Chapter 10 Goal-Achieving Blueprint – How Successful Engineers Become Great Business Leaders


Goal-Achieving Blueprint

How can leaders with engineering background combine the ideas around the building blocks of goal-achieving (clarity, focus, and execution) with their strengths (reality-based thinking, process design, and accelerated learning) to design actionable blueprints to achieve big goals?

Why a Goal-Achieving Blueprint Matters

“We hoped for the best, but things turned out as usual . . .,” lamented the late Russian prime minister Viktor Chernomyrdin more than 20 years ago, when he observed the weak performance of the Russian economy at that time. This blunt observation applies to both politics and business. I’ve encountered this on numerous occasions when big strategic business plans with lofty goals ended up in small drawers, collecting dust.

Why is it that organizations often spend a lot of energy on developing a great strategy, somehow become moderately successful but in the end actually fail to achieve their biggest goals? The problem is seldom related to the quality of the strategic goals. The biggest issue I’ve found is the lack of leadership with respect to execution power: the ability for an organization to consistently move toward its most important goals. This move is also known as strategy execution. For a business leader, strategy execution and goal-achieving are therefore synonymous.

Strategy execution is driven by senior leaders, who are generally hardworking, effective, and successful people. In a business environment that is growing ever more complex, the bar is set higher every day. The better you get, the better you better get. The most effective way to accomplish strategic objectives is to focus on the spear tip of a few initiatives, instead of a broad wave of many initiatives. Previous chapters have shown how important concepts like strategic quitting and building a referral machine help improve execution power and crossing the Valley of Death. This chapter will focus on using the key elements of goal achieving—clarity, focus, and execution—and the key strengths of business leaders with engineering backgrounds—reality-based thinking, process design, and accelerated learning—to build a goal-achieving blueprint to get big things done.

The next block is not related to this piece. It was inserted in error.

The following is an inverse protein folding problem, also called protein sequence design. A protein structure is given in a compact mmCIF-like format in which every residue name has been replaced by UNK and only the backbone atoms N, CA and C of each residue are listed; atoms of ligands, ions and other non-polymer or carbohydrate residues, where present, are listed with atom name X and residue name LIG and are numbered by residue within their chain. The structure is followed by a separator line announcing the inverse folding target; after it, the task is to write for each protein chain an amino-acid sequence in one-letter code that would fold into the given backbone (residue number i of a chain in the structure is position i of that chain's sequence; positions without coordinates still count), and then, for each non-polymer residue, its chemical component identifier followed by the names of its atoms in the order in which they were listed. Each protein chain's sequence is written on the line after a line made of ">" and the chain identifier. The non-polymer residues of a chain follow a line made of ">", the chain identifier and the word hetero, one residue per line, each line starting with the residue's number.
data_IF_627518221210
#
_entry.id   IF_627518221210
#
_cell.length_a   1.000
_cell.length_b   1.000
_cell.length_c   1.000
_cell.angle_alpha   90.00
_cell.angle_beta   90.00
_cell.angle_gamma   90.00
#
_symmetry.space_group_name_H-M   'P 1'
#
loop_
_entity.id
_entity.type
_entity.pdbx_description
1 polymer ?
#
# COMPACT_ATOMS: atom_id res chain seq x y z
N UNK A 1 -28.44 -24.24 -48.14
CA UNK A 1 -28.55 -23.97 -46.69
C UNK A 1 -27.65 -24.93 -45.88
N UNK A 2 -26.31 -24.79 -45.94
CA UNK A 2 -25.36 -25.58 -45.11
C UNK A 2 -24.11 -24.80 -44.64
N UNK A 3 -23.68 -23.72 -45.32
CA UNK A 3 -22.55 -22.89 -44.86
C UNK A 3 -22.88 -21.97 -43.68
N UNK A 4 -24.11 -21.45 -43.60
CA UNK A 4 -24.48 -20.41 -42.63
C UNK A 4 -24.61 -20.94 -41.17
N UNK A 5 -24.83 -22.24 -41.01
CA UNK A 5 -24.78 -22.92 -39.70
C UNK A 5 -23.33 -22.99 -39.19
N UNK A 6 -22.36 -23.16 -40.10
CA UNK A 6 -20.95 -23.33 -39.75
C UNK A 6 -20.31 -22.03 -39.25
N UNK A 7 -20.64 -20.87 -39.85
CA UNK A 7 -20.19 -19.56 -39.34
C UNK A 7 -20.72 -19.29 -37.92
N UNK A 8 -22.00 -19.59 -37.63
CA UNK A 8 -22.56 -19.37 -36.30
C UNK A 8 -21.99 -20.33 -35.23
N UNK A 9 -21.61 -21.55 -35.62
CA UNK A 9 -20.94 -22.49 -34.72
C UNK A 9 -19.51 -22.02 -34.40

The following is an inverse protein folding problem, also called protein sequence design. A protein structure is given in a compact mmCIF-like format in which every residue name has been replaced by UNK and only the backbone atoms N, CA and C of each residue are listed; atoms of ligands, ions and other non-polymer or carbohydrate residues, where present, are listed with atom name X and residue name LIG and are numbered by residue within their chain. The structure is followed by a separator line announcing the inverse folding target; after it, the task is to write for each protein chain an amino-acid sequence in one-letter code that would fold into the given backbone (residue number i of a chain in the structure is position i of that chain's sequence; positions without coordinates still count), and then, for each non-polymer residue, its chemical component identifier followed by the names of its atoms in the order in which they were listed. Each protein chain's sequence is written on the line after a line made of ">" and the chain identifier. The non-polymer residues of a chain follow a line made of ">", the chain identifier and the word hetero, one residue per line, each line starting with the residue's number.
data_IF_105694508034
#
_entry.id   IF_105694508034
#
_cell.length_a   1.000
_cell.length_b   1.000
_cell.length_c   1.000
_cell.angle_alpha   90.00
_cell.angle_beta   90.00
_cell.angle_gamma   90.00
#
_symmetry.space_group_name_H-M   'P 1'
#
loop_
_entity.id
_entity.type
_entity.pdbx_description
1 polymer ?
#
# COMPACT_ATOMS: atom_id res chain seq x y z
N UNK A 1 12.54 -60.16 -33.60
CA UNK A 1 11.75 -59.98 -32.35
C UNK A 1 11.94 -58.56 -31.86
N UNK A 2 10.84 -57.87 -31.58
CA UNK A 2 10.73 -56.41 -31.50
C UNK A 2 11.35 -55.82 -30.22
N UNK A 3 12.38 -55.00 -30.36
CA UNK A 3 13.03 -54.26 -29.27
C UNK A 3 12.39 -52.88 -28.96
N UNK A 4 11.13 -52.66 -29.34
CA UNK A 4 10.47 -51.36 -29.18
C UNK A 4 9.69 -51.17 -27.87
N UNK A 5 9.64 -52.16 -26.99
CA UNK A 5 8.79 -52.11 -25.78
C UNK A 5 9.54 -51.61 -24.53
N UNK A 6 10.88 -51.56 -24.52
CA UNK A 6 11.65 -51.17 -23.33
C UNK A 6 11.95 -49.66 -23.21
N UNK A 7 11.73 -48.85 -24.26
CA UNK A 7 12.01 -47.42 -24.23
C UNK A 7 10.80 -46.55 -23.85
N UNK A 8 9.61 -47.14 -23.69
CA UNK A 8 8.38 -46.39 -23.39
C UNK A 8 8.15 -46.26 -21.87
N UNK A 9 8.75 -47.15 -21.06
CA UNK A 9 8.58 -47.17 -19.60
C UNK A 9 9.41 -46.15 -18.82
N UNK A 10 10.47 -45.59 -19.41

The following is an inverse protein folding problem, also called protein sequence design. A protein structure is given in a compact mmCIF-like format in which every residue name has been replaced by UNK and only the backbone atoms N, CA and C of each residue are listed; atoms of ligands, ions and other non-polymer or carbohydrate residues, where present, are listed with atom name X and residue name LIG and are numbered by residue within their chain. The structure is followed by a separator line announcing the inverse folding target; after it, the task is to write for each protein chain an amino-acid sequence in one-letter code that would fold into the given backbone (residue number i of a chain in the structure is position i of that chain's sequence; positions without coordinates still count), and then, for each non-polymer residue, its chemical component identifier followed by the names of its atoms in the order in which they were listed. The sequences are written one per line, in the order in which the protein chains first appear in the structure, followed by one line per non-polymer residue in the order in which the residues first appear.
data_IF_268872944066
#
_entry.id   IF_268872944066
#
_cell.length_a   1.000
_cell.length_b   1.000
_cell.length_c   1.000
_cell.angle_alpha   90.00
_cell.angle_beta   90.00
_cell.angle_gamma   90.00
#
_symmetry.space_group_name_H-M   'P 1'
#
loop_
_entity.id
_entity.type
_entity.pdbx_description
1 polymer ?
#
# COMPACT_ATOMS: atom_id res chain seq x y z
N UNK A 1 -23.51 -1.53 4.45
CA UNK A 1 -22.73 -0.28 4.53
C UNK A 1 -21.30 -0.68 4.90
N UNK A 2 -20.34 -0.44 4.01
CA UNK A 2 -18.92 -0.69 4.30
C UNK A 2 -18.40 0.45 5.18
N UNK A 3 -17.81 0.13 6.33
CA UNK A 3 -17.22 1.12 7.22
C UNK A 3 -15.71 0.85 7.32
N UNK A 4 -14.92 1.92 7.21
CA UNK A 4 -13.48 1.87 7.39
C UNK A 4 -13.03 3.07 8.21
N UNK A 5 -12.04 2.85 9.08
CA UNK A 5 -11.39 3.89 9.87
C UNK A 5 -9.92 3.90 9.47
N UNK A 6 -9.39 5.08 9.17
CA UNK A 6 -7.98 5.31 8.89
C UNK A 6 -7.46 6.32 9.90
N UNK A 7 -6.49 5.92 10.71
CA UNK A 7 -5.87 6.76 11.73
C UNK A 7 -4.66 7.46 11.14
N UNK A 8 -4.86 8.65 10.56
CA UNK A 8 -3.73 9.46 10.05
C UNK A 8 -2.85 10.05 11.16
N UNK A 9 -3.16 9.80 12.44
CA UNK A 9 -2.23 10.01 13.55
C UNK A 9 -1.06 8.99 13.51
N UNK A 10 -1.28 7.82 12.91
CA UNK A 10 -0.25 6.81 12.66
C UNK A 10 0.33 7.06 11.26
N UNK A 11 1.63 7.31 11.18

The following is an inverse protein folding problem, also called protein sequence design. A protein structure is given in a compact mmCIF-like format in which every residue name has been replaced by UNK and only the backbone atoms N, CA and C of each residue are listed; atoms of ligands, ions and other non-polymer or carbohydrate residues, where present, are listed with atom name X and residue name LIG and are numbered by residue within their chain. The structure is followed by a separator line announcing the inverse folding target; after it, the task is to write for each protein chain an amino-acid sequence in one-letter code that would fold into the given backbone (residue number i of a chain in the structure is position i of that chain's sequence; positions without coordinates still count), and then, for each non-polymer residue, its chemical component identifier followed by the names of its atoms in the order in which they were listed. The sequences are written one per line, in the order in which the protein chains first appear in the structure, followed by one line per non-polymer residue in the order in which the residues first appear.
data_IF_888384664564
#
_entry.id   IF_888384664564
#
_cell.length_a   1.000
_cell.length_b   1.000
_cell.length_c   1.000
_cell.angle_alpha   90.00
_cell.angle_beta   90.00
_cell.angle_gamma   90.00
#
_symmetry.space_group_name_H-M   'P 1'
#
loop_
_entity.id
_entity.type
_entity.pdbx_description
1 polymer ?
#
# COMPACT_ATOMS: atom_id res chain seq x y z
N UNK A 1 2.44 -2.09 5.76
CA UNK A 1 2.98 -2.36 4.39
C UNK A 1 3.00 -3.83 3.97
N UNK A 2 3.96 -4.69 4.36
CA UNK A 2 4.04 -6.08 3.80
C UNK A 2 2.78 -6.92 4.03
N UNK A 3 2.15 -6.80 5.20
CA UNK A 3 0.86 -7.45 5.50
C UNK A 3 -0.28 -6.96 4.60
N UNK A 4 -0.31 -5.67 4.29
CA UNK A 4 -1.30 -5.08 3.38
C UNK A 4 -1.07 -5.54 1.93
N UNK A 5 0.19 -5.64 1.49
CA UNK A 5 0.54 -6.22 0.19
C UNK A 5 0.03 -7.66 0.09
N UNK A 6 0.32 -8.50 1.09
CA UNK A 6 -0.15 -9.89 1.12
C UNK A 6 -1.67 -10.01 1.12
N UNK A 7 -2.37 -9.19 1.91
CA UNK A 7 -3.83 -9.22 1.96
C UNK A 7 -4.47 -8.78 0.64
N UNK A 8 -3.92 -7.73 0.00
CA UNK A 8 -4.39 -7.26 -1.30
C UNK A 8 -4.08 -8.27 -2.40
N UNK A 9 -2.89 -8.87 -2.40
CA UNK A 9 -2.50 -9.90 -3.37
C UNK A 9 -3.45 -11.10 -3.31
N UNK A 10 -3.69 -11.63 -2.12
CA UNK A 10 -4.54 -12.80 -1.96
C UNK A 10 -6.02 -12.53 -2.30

Why Speed and Simplicity Are Important

The twin engines of strategy execution and goal-achieving are simplicity and speed. Simplicity gives a consistent direction, also known as true north. With simplicity, all stakeholders know where an organization is going. One reason the German grocery chain Aldi has been able to successfully keep expanding in a crowded marketplace is simplicity in stockkeeping. It doesn’t believe in multiple brands offering the same product. The one product, one brand strategy acts as a spear tip that makes shopping decisions for its clients simple.

Speed provides a sense of urgency to get moving, test new approaches, and quickly pull the plug when an approach fails. Speed is the driving force for agility and is enormously valued in the marketplace. Amazon Prime is a shining example of how speed can accelerate a business and leave competition far behind. Yet, strangely enough, examples of organizations using speed to create a competitive edge are still limited. It could be that many fear that speed decreases control. However, if you think you’re in control, you’re probably not going fast enough. A focus on speed is therefore a huge opportunity for leaders to make their organizations stand out in the marketplace. Figure 10.1 shows the impact of speed and simplicity on strategy execution power.